Having any mentoring program is better than not having one at all.

Without structure, training and setting appropriate expectations for the participants, mentoring initiatives can actually become a negative experience rather than a positive one. It is unfortunate when a potentially strong mentoring experience fizzles due to unclear parameters, unequal expectations, or a lack of training on how to really maximize the process for both mentors and mentees. 

 

 

Misconception #5:

 

Mentoring is a “nice to have” option to encourage personal growth.

Mentoring is more than a “nice to have,” it is a must. It is a bold yet accurate assertion that every organization should be utilizing the power of mentoring to maximize engagement, retention, productivity, strong corporate culture and career path growth. Mentoring utilizes your existing human resources, costs relatively little to implement, and creates measurable results. 

 

Mentoring is a powerful tool that every organization should utilize, but if done poorly it can have more of a negative affect than a positive one. Understanding the above misconceptions can springboard you to a place where you can apply mentoring to your current organizational goals thus making a real difference in the work experience and productivity of your employees and ultimately impacting the bottom line of your organization.

 

Written by Dr. Liz Selzer

 

You bet, this is who we really are!

Amanda Dreher - Saturday, October 18, 2014

Ever wondered who your corporation really is? If you haven’t, you should. Infact, you should ask this on a regular basis. Your corporate culture is an ever changing and evolving, living and breathing animal. It is not some simple, static decree that you make once and it sticks. It is a whole system of inter-related moving parts that are reliant on each other.

Your corporate culture was not created in an isolated vacuum. Rather, the actions, the stories, even the goals of the past, present and future merge to shape the company you are now. These serve to shape the behaviors and beliefs of your people, your teams, your leaders, and your public. The corporate narrative, the values, the decisions, the rewards, the consequences all speak volumes about the company, both internally and externally.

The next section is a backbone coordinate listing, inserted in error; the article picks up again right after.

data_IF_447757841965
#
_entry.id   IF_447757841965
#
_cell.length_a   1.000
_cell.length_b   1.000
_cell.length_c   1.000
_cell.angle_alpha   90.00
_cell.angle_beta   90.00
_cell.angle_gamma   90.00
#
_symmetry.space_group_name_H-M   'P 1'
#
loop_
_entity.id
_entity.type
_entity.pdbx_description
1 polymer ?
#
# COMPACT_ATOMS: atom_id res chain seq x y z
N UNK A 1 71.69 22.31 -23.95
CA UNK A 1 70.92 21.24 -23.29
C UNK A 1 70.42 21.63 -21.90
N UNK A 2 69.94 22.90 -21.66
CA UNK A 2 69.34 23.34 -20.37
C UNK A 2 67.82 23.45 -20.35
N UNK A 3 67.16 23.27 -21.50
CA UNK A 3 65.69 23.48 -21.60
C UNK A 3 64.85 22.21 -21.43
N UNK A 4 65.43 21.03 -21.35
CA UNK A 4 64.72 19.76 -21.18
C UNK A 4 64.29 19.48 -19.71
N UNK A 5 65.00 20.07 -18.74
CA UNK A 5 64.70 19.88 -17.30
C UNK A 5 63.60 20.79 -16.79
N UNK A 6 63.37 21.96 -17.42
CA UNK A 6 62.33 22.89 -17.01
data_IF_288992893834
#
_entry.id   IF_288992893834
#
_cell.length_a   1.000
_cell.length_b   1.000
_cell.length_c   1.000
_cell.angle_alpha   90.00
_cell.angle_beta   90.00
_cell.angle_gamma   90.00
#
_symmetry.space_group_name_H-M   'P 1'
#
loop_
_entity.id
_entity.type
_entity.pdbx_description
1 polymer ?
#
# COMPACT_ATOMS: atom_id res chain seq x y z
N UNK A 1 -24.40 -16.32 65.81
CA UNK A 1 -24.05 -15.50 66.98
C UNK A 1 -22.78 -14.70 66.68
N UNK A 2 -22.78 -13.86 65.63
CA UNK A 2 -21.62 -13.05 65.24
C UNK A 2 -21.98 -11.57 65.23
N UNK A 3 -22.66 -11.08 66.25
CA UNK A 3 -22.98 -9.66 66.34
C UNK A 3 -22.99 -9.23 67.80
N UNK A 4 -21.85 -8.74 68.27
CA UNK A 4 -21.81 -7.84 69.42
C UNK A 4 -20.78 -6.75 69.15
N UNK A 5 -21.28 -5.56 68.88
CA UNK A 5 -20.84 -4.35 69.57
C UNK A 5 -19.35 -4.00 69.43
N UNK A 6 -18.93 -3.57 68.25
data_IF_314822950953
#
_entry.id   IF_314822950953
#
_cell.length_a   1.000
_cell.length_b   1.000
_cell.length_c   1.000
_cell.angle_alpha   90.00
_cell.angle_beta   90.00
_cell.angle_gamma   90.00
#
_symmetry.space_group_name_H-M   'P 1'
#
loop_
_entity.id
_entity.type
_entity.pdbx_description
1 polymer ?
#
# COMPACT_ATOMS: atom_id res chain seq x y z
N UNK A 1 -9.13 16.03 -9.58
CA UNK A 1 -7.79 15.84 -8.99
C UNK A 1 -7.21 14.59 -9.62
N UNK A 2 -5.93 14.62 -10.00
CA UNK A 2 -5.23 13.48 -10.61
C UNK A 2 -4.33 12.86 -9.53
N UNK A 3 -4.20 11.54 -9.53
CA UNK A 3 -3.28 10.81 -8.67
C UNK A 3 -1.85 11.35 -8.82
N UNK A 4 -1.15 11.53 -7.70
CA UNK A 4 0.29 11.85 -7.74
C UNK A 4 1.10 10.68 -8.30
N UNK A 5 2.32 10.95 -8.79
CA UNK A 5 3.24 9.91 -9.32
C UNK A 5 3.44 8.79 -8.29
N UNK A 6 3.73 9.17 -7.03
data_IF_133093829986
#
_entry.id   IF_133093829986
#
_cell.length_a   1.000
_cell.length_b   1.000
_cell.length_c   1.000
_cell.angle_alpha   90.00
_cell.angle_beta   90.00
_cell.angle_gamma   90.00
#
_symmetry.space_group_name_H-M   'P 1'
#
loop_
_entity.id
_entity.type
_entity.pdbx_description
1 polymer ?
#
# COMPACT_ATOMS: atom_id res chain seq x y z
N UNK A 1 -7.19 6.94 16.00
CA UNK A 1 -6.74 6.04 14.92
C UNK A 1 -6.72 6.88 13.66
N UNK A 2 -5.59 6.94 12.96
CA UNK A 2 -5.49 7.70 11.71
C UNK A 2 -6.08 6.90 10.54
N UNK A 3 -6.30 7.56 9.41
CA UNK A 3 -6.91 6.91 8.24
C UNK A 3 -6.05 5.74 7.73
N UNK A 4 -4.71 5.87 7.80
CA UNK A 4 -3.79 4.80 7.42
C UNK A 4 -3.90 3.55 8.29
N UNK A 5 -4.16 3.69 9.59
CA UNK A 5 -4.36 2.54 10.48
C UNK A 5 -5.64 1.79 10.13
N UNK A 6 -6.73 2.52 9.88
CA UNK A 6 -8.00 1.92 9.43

Whether you choose to intentionally to build your corporate culture, or if it has just formed over time more organically, it will be there affecting your organization’s success. The big question then becomes, is your culture really reinforcing the values you state are your priorities?

If so, great job! Keep on doing what you are doing. If not, it is time to look at making changes that will better align the two. This can be a scary prospect. Questions of time, investment, invasiveness all come up. But, believe it or not, the quickest way to begin changing your corporate culture is simple, cheap and relatively quick.

The quickest way to begin changing your culture and reinforcing your values to create a new norm, is to begin with yourself and your leaders. Begin to take actions that demonstrate the new culture you are moving towards. You be the example.

For instance:

  • If you want collaboration to be a priority, begin to ask others to input into your projects.
  • If you want families to be a priority, begin by throwing a family friendly event.
  • If you want learning, build in time each week for your employees and yourself to research new developments in their field.
  • If you want more interaction and trust, begin simply by leaving your door open.
  • If you want a 24 hour response time, then you begin living by that standard.
  • If you want work/life balance, begin by turning your own computer off and unplugging in the evenings.

The example you set will catch on. People will begin to notice a difference. They may question, they may not trust it at first, but hang in there. Soon people will begin to like, to expect, and even to take on these new behaviors.

As a leader your team is watching you and constantly weighing where they stand and how they need to behave in order to succeed at your organization. You are leading by example whether you recognize it or not. Choose to recognize it and embrace it. Use your influence to demonstrate the corporate culture you desire for your organization and your team will follow.

By turning the expected behavioral norms upside down you will have people skeptically but hopefully asking, “Now wait a minute, is this who we really are?” And soon that question will shift into an enthusiastically emphatic answer of, “You bet this is who we really are.”